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How Factory Farming Harms People, Planet and Animals

Is the UK Government aware and prepared for a future Pandemic?

Does the UK Government have plan for how to avoid a future pandemic?

The government’s principal public guidance on influenza pandemic risks fails to mention the zoonotic links of influenza A and the possibilities of reducing transfer of influenza A viruses from animals to humans in the first place. No mention ANYWHERE of trying to prevent a pandemic by reducing the number of factory farms.

The Government’s guidance to an influenza pandemic does recognise the need for a plan

“Inter-pandemic years provide a very important opportunity to develop and strengthen our preparations for the potentially devastating impact of an influenza pandemic, and the government will continue to take every practical step to prepare for and mitigate its health and wider socioeconomic effects.”

and continues

“The Department of Health (DH) is the lead department for planning for a human influenza pandemic. However, given the wide impacts of a pandemic all government departments are involved in planning to mitigate its impacts.”
🔗 Source:  🇬🇧 UK Government Guidance on Pandemic Flu

The UK government claim to be ‘preventing biological risks’ - but factory farming is never mentioned.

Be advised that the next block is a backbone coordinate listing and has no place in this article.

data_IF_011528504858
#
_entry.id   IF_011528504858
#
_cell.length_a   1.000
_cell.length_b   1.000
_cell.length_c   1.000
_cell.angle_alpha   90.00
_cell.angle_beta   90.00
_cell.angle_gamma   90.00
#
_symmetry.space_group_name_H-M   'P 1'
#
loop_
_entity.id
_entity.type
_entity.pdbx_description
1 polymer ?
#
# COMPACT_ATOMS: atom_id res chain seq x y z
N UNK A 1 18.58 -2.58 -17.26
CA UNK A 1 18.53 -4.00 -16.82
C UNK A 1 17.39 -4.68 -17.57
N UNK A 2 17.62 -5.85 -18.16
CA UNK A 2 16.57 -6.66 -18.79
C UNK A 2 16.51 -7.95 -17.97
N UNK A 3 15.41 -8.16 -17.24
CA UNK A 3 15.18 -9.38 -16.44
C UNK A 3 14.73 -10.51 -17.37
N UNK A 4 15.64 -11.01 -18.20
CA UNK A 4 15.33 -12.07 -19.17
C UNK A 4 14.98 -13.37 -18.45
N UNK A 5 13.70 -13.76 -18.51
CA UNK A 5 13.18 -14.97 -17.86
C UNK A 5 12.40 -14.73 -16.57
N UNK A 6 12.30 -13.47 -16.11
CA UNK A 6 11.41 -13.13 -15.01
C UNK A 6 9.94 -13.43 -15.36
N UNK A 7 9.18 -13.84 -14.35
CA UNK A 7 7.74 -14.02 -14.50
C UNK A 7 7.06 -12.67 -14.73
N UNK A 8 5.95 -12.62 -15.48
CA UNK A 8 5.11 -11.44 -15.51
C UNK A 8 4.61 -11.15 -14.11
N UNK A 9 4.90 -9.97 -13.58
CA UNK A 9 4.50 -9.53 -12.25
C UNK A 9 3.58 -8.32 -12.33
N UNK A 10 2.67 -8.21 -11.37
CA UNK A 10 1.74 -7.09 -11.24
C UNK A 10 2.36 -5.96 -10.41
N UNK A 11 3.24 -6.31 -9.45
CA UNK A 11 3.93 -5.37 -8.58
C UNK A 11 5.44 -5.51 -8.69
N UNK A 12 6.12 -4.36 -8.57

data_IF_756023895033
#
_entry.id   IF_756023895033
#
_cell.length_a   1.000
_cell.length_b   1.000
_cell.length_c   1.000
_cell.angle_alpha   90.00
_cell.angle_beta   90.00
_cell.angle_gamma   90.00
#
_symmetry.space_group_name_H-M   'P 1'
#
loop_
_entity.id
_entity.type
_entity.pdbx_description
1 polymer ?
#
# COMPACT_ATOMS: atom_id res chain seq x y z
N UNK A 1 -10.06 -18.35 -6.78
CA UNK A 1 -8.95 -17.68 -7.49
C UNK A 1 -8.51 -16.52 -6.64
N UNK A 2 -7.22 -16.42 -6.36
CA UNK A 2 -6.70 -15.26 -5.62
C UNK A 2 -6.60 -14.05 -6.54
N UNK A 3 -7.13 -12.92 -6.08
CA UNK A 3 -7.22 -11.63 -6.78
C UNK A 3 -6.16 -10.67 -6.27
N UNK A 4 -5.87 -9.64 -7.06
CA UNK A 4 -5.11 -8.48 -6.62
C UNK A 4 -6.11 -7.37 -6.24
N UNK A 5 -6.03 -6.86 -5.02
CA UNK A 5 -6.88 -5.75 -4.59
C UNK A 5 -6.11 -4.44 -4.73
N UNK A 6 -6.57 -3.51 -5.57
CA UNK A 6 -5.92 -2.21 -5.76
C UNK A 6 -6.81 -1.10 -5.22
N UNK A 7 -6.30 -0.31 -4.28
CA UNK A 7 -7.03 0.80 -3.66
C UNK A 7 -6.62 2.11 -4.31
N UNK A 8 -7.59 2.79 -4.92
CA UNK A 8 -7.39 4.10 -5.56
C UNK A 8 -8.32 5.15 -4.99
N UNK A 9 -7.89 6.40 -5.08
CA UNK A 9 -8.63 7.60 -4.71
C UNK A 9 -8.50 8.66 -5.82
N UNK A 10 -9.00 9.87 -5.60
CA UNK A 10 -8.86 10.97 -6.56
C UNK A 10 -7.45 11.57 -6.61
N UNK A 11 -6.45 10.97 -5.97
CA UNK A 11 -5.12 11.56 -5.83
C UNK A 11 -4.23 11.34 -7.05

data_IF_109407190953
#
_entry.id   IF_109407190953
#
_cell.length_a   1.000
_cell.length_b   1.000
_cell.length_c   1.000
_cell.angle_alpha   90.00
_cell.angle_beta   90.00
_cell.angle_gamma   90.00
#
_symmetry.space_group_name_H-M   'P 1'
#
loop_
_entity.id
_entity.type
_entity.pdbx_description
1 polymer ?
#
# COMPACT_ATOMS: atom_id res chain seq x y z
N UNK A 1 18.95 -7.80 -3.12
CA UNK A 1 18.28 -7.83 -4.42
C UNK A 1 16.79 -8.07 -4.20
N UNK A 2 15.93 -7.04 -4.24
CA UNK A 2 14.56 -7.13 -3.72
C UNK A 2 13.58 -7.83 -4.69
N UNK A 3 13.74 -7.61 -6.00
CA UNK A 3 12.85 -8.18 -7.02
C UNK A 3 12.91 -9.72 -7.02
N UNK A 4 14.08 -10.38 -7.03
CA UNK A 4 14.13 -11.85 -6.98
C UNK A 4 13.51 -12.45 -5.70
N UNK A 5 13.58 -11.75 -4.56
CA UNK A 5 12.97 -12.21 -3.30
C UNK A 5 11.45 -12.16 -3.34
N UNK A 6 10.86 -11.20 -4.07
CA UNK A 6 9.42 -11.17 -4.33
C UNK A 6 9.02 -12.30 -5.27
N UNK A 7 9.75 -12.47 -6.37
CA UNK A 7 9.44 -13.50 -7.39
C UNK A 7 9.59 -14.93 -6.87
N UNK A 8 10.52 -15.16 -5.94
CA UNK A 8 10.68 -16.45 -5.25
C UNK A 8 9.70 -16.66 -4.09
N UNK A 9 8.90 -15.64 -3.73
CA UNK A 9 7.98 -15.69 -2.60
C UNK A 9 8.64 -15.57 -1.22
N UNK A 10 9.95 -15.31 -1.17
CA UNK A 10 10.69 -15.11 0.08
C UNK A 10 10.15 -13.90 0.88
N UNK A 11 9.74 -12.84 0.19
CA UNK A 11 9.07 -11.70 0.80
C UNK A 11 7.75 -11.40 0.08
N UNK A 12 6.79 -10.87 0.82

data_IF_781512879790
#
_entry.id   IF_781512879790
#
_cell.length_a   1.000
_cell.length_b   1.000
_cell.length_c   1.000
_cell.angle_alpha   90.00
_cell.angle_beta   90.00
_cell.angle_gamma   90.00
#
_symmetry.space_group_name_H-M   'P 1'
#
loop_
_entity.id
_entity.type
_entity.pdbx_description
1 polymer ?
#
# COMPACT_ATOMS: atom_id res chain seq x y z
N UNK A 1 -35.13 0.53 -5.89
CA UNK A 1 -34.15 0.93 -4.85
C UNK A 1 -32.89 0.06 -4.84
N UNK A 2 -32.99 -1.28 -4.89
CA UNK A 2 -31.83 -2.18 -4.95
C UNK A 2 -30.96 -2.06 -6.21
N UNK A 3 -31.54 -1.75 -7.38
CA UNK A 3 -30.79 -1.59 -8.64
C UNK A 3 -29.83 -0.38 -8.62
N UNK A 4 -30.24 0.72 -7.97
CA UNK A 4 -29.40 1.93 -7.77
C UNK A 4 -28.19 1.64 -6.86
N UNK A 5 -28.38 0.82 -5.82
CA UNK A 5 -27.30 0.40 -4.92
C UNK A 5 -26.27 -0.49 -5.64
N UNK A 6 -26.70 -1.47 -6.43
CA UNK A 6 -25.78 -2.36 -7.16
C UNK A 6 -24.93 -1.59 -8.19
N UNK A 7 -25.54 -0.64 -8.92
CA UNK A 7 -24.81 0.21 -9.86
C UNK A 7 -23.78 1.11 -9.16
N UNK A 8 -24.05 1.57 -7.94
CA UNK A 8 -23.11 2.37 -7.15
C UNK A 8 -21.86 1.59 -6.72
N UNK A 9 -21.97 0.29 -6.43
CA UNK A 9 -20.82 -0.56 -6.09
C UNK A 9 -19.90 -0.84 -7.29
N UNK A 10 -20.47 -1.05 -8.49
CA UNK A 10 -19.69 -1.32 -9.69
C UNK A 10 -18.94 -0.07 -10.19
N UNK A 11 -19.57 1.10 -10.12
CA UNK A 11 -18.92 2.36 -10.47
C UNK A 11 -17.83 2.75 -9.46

What the UK Biological Security Strategy has to say
“ ..we have well developed systems for knowing about and assessing risks on the animal/human interface, both national and international. We have embedded a strong ‘One Health’ 8 approach, including through regular meetings of UK Government and Devolved Administration experts at groups such as the Veterinary Risk Group, the Human Animal Infections and Risk Surveillance Group and the United Kingdom Zoonoses, Animal Diseases and Infections Group. These forums consider emerging risks and identify, discuss and assess infections with the potential for interspecies transfer. We have also established a UK Government international health response network, which is responsible for scanning, preparing and responding to major international disease risks, on a One Health basis.”
This doesn’t sound like prevention
“The risk of high impact infectious disease is constantly changing. The continuing global trends of migration towards urban centres, and the expansion of international travel, increase the potential for diseases to spread. Other drivers such as changes in diets in urban populations and the rapidly rising demand for animal-sourced foods will increase the interactions between humans, domestic livestock and wildlife, changing the nature of the risk of new zoonotic outbreaks.”
Still not prevention
“In the UK For natural diseases (whether human, animal or plant), significant work is undertaken to address the factors that can make the emergence of natural disease outbreaks more likely. This includes public awareness campaigns about the importance of effective hygiene in disease prevention, comprehensive public vaccination programmes, and guidance on biological security for farmers and other growers. Alongside this is a focus on detecting outbreaks early (see next section) so that they can be swiftly addressed and their spread prevented.”